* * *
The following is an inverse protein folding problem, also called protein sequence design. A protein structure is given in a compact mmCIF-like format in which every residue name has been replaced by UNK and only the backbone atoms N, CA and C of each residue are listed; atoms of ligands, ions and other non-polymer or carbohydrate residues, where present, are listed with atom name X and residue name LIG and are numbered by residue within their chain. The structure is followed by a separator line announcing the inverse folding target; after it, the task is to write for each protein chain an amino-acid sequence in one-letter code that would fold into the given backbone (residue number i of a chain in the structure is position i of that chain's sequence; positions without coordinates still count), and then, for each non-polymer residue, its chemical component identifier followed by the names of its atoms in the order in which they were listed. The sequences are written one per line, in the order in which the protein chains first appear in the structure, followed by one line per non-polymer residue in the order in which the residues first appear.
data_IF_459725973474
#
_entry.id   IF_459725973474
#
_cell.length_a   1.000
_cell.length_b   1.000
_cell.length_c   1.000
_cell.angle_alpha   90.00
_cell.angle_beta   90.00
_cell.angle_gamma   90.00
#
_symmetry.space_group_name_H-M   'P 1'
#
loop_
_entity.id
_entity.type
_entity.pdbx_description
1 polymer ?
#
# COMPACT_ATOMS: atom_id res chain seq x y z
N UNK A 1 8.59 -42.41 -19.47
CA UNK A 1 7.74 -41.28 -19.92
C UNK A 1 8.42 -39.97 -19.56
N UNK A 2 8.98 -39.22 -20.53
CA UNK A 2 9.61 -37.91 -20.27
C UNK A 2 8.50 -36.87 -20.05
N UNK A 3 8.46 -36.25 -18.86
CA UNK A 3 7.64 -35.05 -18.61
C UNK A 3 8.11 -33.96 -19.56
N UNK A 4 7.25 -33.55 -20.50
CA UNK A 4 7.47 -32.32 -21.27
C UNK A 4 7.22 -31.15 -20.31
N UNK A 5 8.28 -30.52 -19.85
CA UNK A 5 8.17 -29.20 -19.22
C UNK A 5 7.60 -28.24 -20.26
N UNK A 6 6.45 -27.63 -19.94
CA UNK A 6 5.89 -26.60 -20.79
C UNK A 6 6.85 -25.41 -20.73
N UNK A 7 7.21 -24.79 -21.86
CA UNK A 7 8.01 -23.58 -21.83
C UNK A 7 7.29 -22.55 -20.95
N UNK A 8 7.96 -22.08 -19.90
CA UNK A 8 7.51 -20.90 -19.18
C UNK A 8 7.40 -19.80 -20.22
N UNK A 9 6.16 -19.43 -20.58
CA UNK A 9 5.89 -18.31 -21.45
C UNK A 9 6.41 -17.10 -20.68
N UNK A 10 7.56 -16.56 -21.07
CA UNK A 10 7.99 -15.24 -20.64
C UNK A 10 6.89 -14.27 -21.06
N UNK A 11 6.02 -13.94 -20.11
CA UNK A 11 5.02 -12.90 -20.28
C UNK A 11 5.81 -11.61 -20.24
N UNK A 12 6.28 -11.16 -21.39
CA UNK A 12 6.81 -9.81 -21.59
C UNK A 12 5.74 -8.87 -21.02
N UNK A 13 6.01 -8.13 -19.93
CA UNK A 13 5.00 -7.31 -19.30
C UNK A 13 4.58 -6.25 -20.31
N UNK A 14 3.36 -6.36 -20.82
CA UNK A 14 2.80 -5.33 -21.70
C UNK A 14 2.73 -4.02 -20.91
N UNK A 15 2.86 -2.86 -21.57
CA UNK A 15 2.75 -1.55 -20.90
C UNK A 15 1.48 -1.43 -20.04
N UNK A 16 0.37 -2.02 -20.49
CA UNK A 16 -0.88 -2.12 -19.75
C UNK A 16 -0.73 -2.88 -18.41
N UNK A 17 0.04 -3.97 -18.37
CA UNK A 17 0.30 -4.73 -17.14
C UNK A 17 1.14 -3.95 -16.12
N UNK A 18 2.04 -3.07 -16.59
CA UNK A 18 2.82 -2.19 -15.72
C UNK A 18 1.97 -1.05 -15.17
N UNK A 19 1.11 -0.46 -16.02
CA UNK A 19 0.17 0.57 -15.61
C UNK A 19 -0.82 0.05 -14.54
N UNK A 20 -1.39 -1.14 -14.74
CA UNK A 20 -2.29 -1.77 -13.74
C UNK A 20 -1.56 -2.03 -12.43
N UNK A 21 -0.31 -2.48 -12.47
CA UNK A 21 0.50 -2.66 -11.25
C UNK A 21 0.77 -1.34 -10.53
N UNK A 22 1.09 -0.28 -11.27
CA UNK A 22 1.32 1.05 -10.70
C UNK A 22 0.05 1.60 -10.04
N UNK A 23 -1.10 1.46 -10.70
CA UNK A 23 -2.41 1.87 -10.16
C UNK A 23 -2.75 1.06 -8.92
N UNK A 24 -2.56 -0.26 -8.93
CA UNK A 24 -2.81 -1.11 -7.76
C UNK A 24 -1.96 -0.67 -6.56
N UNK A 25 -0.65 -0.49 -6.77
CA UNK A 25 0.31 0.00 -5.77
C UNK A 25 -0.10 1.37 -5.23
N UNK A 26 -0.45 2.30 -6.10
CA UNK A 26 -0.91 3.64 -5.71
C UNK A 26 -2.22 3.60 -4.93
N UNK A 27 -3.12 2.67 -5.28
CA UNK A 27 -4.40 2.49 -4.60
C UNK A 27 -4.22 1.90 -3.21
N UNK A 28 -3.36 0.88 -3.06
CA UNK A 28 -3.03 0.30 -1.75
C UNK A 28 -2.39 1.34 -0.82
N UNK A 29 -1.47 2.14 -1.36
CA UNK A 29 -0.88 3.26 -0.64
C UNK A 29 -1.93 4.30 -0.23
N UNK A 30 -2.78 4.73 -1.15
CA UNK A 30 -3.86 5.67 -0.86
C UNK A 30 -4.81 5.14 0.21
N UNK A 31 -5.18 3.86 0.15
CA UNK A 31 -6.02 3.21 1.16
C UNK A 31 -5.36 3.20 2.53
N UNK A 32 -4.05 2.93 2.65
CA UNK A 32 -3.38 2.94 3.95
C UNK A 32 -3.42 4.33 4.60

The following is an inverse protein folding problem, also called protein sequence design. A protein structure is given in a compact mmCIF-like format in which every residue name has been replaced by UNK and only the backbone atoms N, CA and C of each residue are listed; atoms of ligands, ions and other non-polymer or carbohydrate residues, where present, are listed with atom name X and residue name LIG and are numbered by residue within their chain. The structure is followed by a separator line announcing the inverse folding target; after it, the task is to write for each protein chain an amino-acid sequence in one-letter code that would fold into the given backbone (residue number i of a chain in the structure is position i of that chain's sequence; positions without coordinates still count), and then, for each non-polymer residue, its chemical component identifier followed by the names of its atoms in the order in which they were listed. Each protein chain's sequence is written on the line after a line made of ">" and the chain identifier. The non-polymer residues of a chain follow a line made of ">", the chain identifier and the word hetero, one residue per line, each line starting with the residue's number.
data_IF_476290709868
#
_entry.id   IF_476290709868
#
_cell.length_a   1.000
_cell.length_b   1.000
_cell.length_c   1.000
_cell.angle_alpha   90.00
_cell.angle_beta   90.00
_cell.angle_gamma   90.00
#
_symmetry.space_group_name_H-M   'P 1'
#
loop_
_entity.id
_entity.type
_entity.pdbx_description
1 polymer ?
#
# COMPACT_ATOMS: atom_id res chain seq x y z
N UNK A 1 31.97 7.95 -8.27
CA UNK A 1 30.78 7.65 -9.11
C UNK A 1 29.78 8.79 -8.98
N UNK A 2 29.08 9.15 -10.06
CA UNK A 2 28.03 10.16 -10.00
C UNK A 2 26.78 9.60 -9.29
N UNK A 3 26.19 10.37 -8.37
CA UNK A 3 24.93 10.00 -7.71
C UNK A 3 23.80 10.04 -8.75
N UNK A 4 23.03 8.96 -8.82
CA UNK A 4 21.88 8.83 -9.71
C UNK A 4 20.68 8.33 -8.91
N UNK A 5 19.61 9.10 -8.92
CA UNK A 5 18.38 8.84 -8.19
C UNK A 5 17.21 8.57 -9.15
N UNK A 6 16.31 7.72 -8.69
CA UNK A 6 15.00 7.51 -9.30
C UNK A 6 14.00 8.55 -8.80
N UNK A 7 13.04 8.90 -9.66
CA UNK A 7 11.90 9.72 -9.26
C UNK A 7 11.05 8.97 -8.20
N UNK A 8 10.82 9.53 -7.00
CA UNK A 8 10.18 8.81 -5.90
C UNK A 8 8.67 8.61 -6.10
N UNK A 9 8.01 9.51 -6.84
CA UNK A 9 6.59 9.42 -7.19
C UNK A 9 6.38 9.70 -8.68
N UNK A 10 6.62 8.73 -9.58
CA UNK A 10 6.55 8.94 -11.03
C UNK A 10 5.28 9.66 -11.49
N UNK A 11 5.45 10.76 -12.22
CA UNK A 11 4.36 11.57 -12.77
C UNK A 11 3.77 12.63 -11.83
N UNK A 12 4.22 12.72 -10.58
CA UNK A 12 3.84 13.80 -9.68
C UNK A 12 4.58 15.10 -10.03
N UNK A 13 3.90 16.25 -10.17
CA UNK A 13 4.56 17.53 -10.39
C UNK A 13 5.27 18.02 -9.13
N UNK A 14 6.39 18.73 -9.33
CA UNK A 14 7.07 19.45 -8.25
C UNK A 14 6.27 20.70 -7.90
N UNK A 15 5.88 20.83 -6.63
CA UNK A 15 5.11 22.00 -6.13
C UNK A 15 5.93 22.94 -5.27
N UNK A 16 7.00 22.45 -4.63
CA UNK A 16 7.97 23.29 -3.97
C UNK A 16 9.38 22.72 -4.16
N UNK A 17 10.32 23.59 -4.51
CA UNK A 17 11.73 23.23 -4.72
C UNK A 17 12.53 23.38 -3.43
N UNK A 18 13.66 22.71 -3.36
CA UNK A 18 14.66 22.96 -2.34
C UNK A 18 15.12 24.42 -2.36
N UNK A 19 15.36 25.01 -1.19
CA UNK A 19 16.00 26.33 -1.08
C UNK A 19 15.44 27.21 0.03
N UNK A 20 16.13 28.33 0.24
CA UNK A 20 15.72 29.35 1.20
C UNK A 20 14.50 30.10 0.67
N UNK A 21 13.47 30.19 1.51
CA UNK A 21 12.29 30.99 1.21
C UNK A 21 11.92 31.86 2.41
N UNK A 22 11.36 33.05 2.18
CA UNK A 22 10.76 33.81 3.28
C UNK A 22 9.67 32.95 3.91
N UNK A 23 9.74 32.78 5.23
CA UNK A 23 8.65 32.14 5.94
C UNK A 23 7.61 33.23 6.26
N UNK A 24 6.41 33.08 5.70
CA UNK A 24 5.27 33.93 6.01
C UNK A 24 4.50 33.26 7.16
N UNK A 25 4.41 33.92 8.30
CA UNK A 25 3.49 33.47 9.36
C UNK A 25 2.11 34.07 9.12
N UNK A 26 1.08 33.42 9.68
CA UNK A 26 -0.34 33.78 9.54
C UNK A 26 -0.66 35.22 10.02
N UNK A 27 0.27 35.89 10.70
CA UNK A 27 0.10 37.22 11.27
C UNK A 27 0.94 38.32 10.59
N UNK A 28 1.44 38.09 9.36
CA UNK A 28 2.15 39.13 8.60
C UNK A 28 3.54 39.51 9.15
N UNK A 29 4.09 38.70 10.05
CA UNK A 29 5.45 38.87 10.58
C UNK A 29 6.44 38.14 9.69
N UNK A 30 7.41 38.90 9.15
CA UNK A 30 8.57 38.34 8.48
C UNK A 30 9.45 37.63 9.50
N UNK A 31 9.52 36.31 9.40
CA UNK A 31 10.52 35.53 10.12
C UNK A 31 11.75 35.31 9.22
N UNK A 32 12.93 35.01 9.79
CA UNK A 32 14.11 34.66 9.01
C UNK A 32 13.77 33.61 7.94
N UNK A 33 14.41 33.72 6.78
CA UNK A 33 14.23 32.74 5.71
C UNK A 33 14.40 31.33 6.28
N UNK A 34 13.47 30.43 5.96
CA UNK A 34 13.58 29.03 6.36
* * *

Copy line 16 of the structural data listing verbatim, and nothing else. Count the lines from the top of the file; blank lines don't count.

_entity.id